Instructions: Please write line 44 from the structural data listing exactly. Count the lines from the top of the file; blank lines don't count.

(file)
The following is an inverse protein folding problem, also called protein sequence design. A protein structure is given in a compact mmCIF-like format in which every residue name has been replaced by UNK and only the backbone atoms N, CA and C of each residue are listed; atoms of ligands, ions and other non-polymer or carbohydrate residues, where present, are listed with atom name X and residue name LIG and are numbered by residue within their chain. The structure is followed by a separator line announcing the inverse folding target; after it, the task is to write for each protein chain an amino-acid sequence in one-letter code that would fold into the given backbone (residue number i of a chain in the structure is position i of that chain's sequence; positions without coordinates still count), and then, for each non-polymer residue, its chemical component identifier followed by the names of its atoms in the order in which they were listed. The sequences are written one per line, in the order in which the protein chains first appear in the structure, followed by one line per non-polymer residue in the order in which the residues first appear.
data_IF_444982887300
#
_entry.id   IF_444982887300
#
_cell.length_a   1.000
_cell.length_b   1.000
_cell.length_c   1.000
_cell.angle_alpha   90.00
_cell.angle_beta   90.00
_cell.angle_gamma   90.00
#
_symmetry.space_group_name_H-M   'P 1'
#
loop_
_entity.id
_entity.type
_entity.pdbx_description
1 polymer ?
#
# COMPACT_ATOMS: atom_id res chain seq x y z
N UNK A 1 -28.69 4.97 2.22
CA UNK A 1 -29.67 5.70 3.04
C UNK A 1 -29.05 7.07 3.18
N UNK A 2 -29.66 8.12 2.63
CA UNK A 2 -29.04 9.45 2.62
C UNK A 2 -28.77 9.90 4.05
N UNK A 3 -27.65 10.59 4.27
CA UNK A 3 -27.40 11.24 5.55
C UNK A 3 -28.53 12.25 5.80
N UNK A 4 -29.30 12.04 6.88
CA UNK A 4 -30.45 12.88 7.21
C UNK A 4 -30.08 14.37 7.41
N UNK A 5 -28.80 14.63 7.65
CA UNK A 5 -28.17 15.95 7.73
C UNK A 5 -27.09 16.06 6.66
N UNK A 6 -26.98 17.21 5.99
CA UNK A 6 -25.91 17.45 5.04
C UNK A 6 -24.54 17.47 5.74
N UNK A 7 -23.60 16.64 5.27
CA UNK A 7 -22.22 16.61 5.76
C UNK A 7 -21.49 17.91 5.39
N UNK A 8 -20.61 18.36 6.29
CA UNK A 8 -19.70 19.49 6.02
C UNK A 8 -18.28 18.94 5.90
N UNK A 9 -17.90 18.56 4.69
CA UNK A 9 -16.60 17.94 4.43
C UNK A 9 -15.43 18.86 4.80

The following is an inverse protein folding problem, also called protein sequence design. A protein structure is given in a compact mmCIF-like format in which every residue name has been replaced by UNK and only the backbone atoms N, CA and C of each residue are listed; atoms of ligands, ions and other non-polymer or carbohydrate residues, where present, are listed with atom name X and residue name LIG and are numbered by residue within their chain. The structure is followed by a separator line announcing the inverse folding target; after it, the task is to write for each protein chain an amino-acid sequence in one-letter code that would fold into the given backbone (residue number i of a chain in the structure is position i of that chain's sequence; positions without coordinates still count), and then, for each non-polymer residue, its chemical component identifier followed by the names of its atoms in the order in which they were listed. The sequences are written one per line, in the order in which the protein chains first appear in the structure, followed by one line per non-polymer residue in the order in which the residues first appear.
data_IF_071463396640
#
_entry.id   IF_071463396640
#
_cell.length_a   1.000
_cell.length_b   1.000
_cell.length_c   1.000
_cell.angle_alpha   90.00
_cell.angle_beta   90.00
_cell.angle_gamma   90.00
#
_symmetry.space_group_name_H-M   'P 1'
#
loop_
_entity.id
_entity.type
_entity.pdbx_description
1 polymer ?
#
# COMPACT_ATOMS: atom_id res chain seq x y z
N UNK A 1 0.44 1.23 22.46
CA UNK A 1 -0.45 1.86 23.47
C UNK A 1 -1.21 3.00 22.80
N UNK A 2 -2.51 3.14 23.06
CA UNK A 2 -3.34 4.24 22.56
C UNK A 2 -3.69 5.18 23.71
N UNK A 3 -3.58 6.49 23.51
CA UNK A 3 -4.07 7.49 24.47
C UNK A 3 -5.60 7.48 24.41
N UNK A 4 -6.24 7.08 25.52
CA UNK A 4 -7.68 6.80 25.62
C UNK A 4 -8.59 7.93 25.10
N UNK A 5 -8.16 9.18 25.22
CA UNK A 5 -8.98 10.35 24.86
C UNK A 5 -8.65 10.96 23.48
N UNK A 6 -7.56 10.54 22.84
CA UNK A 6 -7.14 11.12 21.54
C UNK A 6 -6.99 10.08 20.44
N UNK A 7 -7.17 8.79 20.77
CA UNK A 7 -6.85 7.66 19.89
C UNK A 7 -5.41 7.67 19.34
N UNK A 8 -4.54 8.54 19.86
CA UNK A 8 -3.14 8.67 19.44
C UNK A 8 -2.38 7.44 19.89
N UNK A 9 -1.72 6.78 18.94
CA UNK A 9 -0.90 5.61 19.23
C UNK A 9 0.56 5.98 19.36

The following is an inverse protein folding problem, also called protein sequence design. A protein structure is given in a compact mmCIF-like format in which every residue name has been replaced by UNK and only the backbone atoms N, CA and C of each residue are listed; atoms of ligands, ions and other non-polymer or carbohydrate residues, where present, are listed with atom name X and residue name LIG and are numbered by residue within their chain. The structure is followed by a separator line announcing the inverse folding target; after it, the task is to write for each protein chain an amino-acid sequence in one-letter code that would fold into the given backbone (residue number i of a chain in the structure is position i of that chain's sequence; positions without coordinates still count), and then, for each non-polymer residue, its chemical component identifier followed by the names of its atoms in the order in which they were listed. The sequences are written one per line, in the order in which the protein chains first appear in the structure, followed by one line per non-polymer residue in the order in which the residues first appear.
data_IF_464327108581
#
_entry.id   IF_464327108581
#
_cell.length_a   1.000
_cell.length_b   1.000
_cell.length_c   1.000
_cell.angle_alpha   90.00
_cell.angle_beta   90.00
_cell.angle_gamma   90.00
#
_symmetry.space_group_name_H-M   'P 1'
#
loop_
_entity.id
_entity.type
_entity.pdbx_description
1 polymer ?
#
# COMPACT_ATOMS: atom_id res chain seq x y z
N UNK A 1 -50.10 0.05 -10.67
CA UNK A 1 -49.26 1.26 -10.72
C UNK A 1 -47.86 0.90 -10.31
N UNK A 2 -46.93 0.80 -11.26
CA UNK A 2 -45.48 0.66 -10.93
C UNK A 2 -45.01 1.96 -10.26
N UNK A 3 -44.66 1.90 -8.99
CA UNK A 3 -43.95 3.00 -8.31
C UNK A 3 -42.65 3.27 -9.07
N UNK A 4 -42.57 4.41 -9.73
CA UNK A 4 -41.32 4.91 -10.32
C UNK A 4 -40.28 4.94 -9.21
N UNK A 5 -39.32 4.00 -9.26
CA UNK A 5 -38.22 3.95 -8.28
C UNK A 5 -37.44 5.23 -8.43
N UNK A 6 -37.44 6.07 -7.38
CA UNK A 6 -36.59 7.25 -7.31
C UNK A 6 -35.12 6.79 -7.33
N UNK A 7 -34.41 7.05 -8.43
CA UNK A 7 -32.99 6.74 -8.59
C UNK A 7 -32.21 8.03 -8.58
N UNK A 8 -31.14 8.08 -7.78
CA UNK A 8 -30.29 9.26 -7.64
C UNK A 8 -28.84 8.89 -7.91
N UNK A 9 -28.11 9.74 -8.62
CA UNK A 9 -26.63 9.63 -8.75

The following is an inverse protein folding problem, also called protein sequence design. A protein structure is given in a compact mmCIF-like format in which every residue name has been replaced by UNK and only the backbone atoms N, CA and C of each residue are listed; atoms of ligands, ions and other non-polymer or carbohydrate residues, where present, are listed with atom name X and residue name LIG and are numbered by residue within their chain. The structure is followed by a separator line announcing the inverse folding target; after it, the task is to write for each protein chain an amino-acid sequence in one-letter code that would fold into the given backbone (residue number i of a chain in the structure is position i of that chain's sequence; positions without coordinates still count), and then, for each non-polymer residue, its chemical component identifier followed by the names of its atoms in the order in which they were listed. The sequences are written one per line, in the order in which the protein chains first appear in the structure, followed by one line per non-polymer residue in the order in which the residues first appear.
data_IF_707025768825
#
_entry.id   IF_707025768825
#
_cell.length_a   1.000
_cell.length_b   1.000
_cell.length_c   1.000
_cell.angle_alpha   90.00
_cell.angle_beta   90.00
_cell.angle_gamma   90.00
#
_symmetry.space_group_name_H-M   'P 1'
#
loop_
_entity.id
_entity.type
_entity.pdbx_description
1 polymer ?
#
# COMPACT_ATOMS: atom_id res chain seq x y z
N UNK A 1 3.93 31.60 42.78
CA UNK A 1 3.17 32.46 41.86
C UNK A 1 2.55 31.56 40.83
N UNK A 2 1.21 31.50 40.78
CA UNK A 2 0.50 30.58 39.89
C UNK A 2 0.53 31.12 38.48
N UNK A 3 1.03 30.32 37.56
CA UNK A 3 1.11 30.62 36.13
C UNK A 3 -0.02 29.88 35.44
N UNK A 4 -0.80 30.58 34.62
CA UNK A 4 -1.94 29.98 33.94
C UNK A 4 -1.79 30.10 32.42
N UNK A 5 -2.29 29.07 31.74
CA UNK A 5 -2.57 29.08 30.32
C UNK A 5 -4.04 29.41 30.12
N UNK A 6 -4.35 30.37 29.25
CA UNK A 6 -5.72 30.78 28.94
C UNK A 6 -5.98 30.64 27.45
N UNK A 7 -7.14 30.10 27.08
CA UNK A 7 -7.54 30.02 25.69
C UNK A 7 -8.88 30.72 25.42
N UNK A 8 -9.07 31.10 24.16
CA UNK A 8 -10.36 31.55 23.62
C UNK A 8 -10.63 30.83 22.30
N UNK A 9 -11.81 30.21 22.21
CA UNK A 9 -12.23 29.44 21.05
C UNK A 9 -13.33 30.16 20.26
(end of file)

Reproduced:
CA UNK A 8 -19.70 19.49 6.02